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foreign exchange rates. >> well, the technology that we're building right now is very structured on more trade data but we're building the capabilities to look at e-mail. right now we do use those capabilities for the purposes of recreating an incident. to the extent you have an incident already we can help a firm look back and say how did this happen? what's the root cause. including chat room e-mail. >> how much does this result in false positives? you see behavior and the guy says sorry hi extra work. hi i had to come in on sunday. >> yes, the way that we manage that is we staff them with smart guys that are former traders. they kno exactly what they're looking at. where as today you have super advisesors looking for a needle in a hay stack, they're looking at millions of trades. they're trying to find that one bad trade. instead, we're taking these really smart trader who is are
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making the technology smarter and smarter and making that hay stack smaller. getting to that needle. of course there will be some false positives but it's getting better and evolving. >> what do you say to traders that already think it's a huge headache. they don't like people looking over their shoulder. don't treat me as a criminal. does it inhibit retention? hiring? anything like that? >> no, in fact this is all data that's already available. supervisors are tasked with looking at this information anyway. now we're zeroing in and we can put traders and supervisors back to work because the component becomes much, much easier. >> how do you get other financial institutions to sign on to this. you need clients. >> well i think there's two major clients. one, the clients that actually want to show that they're proactive and preventative in the space. regulators seem to love this. the other clients are the clients that have a problem. they need to recreate the incident and figure out what the
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root cause is and they want to get better. >> those aren't clients that say we don't feel confident with credit suisse having all the data. >> we are 50/50 credit suisse but we are a new company and all the data of a client will stay within that client and we go to that client to look at that data. >> is there any liability on your part if you miss something huge? >> well, certainly that is something that we would always be thinking about but this is about detection and detection faster. so we're not saying we'll prevent an issue completely but we'll find it faster and as there's detection and people are used to the fact that now somebody is looking, people who tend to create that kind of conduct wouldn't work at that firm that has this technology. >> a little bit of self-policing going on. we'll be following you guys closely. >> thank you for having me. >> the chief supervisory officer. up next, the latest on the eu's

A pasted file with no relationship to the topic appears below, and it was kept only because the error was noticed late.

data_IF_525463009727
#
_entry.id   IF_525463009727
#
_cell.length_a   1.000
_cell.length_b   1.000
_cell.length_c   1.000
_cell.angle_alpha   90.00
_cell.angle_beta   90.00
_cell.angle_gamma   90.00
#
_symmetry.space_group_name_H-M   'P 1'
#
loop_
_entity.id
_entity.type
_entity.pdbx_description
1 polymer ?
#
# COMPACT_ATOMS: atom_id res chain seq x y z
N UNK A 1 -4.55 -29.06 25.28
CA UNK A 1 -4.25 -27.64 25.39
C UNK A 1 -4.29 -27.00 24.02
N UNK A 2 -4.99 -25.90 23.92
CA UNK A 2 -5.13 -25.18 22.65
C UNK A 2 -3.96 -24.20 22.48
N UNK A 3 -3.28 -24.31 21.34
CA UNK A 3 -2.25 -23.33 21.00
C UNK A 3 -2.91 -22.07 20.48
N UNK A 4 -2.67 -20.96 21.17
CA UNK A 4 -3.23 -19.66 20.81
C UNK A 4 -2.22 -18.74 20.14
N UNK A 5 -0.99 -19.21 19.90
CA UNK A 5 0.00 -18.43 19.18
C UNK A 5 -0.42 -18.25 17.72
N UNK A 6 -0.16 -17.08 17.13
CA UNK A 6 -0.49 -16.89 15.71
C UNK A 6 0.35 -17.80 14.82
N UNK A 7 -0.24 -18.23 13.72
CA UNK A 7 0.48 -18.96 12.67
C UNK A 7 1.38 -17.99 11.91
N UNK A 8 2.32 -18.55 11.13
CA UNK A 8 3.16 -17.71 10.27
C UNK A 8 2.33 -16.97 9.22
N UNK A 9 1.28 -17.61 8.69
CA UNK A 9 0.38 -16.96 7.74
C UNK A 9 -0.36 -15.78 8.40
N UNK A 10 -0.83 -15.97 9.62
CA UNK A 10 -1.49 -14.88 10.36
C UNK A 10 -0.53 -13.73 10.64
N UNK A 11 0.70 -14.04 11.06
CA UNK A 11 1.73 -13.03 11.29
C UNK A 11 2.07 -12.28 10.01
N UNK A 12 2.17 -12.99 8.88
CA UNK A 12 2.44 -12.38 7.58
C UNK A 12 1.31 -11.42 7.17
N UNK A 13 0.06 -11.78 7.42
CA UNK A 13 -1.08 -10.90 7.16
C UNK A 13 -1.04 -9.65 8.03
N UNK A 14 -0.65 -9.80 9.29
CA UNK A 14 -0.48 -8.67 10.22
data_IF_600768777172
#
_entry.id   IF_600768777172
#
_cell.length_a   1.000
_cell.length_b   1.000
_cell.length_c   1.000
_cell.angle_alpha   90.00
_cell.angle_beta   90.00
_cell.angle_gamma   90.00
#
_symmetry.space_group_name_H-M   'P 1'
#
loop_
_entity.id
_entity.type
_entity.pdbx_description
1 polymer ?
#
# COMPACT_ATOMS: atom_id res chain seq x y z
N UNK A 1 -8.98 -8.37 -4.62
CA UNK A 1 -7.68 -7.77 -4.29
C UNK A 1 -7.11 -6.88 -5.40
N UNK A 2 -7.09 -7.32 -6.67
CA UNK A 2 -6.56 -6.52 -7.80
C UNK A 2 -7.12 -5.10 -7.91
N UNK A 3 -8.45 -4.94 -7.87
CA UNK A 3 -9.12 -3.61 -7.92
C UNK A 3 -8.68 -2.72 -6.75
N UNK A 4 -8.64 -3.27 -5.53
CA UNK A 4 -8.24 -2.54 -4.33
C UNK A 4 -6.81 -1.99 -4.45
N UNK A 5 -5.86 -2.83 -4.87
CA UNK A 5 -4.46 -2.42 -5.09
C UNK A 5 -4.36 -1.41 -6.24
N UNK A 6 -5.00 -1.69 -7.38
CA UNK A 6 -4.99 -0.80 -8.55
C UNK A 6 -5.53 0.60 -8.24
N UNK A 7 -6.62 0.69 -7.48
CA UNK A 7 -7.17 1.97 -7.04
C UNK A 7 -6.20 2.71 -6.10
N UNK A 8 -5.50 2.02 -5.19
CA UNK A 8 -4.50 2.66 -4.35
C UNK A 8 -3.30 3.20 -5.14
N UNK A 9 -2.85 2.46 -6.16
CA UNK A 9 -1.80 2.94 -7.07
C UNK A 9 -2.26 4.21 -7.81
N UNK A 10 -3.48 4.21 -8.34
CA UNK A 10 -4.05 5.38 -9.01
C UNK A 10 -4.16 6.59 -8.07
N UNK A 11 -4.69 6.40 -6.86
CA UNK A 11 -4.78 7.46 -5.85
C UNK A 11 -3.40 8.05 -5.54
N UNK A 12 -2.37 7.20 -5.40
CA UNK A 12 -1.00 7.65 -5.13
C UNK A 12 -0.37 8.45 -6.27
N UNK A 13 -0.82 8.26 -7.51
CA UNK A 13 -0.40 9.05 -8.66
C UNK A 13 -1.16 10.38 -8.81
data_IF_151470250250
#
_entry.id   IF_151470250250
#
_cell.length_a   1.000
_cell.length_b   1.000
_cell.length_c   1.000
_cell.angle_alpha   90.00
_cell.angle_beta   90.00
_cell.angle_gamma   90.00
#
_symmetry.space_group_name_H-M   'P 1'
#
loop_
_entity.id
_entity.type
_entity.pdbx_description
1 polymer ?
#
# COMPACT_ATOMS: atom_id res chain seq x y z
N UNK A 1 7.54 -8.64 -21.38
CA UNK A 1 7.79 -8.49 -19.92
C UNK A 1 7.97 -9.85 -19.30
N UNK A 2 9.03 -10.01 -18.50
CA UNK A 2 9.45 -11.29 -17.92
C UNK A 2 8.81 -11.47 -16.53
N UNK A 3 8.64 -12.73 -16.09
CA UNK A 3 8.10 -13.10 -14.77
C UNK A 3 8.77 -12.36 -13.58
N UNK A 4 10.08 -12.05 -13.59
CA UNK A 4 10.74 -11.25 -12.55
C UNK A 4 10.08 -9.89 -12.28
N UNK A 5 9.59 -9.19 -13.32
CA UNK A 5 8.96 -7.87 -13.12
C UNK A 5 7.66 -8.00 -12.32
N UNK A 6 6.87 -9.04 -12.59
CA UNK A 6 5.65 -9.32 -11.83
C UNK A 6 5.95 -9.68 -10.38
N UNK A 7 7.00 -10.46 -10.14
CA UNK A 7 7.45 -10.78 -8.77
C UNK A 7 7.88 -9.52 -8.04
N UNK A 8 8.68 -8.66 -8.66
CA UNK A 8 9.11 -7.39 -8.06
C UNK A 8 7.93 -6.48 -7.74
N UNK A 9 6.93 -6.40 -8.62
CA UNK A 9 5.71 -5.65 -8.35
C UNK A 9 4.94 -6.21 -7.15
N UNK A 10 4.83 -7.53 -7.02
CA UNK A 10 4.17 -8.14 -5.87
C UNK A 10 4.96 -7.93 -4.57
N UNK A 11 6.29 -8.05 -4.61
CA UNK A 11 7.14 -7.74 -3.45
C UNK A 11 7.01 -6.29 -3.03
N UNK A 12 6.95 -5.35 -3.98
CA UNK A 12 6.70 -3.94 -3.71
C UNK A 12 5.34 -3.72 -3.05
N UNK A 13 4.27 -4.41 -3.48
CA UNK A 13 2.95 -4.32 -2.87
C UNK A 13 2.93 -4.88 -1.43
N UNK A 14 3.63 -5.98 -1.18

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investigation into google's parent company alphabet. more on our interview with europe's antitrust commissioner as squawk alley returns. "i'm making smoothies!" "so, how can i check my credit score?" "credit karma. don't worry, it's free." "hmmmm." "credit karma. give yourself some credit."
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>> this is one of the most high profile and longest running cases for parent company alphabet. she already filed an official complaint against google for the comparative shopping service last year. she is in the process of reviewing google's response to decide whether or not to fine the company for prioritizing it's own shopping products. now separately the eu antitrust regulator is looking into the android dominance so i asked about both and specifically what is she finding and how far along is this probe? have a listen. >> the thing that has concerned
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us is that in some markets android has become very, very big and we have people coming to us with concern saying that there is a risk and you can only have the operating system if you also have a full suite of google apps and it becomes a one way street. that we're investigating and of course making it a high priority because these are fast moving markets and therefore of course antitrust have to keep up the momentum with the market as it's moving forward. >> what about the formal separate charges that you filed against google and it comes to google shopping. we heard reports that it could be as much as $6 billion. >> well, we're not in that territory yet because we're still in the process of analyzing the very, very substantial answer that goolg gave to our statement of
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objection. lit take time an eventually we will get there and we have help from third parties in order to judge whether or not we get the answers that we would expect looking at our concerns. >> so that was the latest on the eu's investigations and charges into google. we also asked for an update on the european union's probe into apple's tax practices in ireland. the stakes here are high as much as $8 billion in claw backs or even more. so i asked about her recent meeting with tim cook, apple's ceo in january and where she was in this case. >> the investigation is advancing. new information on board and of course we talked with the company in order to make sure that we get things right. so it's still very difficult to say when we will be done and when the investigation will be over. >> so we tried. no clueses there on exactly the